Reversal of Aging via in Vivo Epigenetic Reprogramming
CitationLu, Yuancheng. 2020. Reversal of Aging via in Vivo Epigenetic Reprogramming. Doctoral dissertation, Harvard University, Graduate School of Arts & Sciences.
AbstractAging is a degenerative process leading to tissue dysfunction and death. A proposed cause of aging is the accumulation of epigenetic noise, which disrupts youthful gene expression patterns that are required for cells to function optimally and recover from damage. Changes to DNA methylation patterns over time form the basis of 'aging clocks', but whether old individuals retain information to reset the clocks and, if so, whether it would improve tissue function is not known. Of all the tissues in the body, the central nervous system (CNS) is one of the first to lose regenerative capacity. Using the eye as a model tissue, we show that expression of Oct4, Sox2, and Klf4 genes (OSK) in mice resets youthful gene expression patterns and the DNA methylation age of retinal ganglion cells, promotes axon regeneration after optic nerve crush injury, and restores vision in a mouse model of glaucoma and in normal aged mice. This process, which we call the reversal of information loss via epigenetic reprogramming or REVIVER, requires non-global, active DNA demethylation by TET enzymes and the downstream enzyme TDG, indicating that alterations in DNA methylation patterns may not simply indicate age, but participate in aging. Thus, old tissues retain a faithful record of youthful epigenetic information that can be accessed for functional age reversal.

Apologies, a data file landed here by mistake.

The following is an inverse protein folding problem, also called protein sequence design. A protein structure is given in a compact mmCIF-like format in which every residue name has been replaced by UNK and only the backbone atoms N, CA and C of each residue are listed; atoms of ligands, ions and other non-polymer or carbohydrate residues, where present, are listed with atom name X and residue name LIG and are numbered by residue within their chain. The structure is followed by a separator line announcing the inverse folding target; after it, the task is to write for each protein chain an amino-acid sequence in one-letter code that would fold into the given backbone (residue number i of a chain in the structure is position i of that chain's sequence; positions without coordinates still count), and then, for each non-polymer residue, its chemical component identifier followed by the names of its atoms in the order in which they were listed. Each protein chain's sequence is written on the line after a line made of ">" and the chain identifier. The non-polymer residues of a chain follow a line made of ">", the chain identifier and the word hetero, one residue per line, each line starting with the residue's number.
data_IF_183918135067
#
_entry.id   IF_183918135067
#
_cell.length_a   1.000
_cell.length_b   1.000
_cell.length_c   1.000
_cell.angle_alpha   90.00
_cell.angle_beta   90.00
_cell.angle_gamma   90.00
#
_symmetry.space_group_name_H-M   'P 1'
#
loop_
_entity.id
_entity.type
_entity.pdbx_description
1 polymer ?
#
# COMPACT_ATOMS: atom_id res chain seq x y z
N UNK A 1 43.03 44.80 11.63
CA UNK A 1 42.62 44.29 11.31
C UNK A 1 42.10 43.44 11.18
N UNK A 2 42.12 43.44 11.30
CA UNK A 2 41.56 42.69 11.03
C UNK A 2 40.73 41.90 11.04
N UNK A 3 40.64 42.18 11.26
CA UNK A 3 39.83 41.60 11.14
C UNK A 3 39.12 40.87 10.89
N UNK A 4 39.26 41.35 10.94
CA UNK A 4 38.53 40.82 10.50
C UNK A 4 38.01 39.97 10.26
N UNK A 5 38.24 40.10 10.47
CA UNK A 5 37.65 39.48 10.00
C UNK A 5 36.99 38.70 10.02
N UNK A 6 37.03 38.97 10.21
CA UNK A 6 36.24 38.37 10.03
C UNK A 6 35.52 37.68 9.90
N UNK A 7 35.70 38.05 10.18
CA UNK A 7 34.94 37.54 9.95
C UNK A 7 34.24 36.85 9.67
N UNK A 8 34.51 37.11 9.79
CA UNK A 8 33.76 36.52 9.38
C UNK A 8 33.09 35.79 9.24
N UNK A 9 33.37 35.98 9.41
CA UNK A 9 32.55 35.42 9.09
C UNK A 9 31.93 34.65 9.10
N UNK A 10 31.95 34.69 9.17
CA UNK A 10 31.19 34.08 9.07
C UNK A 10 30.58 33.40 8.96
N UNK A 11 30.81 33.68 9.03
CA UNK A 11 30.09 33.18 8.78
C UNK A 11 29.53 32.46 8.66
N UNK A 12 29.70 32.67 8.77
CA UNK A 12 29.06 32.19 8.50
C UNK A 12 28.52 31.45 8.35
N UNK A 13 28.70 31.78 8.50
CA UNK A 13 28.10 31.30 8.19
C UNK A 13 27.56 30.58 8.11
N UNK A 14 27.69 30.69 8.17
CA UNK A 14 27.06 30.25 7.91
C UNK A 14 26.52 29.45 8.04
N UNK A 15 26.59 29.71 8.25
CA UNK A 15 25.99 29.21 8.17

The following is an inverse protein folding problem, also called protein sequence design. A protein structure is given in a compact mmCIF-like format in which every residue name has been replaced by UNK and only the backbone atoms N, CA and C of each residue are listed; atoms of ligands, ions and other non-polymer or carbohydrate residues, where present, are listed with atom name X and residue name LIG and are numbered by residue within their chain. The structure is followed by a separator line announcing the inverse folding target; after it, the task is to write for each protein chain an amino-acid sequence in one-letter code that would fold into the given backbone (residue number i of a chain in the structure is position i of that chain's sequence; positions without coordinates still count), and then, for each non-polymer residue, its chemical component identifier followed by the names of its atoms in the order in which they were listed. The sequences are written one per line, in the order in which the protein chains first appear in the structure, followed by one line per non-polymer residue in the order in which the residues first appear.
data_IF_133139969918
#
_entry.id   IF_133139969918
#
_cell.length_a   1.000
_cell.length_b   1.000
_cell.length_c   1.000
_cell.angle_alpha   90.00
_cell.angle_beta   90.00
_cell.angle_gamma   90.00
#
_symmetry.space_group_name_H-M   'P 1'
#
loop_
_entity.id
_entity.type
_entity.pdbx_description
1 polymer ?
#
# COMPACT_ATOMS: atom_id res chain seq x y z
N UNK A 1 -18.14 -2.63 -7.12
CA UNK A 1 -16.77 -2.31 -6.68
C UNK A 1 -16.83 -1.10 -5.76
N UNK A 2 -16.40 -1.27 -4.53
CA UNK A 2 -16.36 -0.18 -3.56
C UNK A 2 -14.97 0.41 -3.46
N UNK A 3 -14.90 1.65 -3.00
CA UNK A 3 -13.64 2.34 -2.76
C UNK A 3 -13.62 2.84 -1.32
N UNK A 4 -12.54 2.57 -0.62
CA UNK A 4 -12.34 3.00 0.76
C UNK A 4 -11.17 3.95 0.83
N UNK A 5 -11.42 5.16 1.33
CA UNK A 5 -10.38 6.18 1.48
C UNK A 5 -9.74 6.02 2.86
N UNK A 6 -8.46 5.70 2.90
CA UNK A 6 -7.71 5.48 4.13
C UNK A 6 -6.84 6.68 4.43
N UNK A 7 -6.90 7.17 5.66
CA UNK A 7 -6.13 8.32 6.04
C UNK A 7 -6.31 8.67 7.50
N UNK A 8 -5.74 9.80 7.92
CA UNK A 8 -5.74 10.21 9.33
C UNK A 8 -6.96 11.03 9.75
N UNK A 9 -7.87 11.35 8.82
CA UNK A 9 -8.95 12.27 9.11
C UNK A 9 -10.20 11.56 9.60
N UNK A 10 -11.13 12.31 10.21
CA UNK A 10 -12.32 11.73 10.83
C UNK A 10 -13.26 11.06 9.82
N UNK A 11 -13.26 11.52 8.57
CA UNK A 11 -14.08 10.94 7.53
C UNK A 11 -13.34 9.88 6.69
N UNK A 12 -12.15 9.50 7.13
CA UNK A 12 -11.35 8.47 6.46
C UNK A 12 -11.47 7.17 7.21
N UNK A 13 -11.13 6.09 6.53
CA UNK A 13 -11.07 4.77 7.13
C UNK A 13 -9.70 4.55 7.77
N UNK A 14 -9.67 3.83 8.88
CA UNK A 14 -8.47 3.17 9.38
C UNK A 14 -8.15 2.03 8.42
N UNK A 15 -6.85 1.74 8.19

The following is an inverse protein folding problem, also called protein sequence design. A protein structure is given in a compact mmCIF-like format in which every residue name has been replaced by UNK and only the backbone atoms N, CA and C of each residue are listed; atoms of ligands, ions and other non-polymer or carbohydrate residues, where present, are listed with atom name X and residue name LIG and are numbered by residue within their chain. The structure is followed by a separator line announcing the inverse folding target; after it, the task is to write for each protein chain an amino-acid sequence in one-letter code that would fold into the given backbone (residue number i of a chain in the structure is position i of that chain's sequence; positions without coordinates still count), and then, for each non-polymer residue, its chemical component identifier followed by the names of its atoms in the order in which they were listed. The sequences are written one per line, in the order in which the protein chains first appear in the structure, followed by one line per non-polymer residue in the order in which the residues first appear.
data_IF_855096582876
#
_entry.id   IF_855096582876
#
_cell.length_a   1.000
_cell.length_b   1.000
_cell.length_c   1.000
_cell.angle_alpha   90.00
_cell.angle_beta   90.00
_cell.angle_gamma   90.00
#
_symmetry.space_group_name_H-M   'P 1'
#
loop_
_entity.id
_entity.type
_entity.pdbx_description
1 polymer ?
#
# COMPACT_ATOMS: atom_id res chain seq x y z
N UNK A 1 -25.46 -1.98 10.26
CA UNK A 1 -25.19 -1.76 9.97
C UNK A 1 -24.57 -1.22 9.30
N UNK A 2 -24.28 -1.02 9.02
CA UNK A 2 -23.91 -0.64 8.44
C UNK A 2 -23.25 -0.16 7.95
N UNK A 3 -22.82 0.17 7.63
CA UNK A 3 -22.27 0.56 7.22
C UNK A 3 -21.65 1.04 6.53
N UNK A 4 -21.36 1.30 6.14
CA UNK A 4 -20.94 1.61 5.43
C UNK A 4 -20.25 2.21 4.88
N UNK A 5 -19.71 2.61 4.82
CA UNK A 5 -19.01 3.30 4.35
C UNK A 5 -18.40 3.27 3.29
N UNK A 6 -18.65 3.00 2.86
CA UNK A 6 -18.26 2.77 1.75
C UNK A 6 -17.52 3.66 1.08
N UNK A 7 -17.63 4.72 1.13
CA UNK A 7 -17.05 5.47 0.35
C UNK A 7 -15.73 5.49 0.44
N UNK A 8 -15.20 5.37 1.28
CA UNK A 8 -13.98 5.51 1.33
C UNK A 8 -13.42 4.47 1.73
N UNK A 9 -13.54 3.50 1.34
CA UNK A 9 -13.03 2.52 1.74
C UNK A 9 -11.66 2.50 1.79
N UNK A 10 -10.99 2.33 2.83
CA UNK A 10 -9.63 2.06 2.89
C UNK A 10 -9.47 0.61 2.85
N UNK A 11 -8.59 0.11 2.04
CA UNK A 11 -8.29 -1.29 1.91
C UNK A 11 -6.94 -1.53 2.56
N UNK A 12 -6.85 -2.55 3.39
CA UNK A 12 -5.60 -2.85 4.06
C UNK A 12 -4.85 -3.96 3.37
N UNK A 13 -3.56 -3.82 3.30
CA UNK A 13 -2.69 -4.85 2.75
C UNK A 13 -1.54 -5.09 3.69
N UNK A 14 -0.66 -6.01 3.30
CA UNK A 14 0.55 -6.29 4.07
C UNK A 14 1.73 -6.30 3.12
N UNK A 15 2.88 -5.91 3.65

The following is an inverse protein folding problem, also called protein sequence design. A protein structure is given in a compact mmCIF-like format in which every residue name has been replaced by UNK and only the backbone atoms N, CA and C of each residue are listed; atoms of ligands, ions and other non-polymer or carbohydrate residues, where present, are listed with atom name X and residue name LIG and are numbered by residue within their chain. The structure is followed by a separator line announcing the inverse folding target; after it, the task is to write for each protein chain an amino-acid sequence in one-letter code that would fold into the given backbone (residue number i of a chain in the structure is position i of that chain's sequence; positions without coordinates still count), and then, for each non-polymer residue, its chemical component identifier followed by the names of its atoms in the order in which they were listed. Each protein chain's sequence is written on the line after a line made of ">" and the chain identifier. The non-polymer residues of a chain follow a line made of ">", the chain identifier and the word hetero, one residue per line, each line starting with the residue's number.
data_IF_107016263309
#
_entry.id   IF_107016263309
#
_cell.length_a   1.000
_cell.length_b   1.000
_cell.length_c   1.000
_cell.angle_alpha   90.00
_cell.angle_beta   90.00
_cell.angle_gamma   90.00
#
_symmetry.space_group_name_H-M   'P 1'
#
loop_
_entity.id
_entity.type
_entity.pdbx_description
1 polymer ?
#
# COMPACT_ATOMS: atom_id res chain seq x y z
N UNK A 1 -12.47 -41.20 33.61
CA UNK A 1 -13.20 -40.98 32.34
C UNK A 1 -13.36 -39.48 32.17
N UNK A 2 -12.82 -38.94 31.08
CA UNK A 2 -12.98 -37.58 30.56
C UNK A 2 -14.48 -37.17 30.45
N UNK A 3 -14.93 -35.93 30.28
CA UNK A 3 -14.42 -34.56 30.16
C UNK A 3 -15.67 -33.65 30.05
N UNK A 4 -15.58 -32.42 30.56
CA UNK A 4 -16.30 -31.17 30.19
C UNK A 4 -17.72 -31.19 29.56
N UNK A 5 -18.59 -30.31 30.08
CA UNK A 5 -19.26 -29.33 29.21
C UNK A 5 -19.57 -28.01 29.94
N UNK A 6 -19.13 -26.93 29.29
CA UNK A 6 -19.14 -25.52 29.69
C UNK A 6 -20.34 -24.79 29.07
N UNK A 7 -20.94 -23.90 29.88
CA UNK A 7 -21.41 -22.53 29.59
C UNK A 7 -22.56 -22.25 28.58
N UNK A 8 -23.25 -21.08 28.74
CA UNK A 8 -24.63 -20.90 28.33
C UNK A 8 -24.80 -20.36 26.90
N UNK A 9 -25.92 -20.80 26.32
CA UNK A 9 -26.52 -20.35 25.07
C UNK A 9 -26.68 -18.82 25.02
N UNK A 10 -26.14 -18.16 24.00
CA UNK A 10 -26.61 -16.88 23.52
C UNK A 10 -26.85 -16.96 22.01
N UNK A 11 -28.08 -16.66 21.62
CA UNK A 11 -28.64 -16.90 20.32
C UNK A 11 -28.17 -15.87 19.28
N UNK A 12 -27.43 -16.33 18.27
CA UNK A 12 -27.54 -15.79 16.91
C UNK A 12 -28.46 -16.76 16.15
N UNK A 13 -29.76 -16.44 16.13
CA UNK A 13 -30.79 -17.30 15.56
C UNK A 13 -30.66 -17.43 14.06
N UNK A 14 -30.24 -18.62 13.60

Citable link to this pagehttps://nrs.harvard.edu/URN-3:HUL.INSTREPOS:37365788
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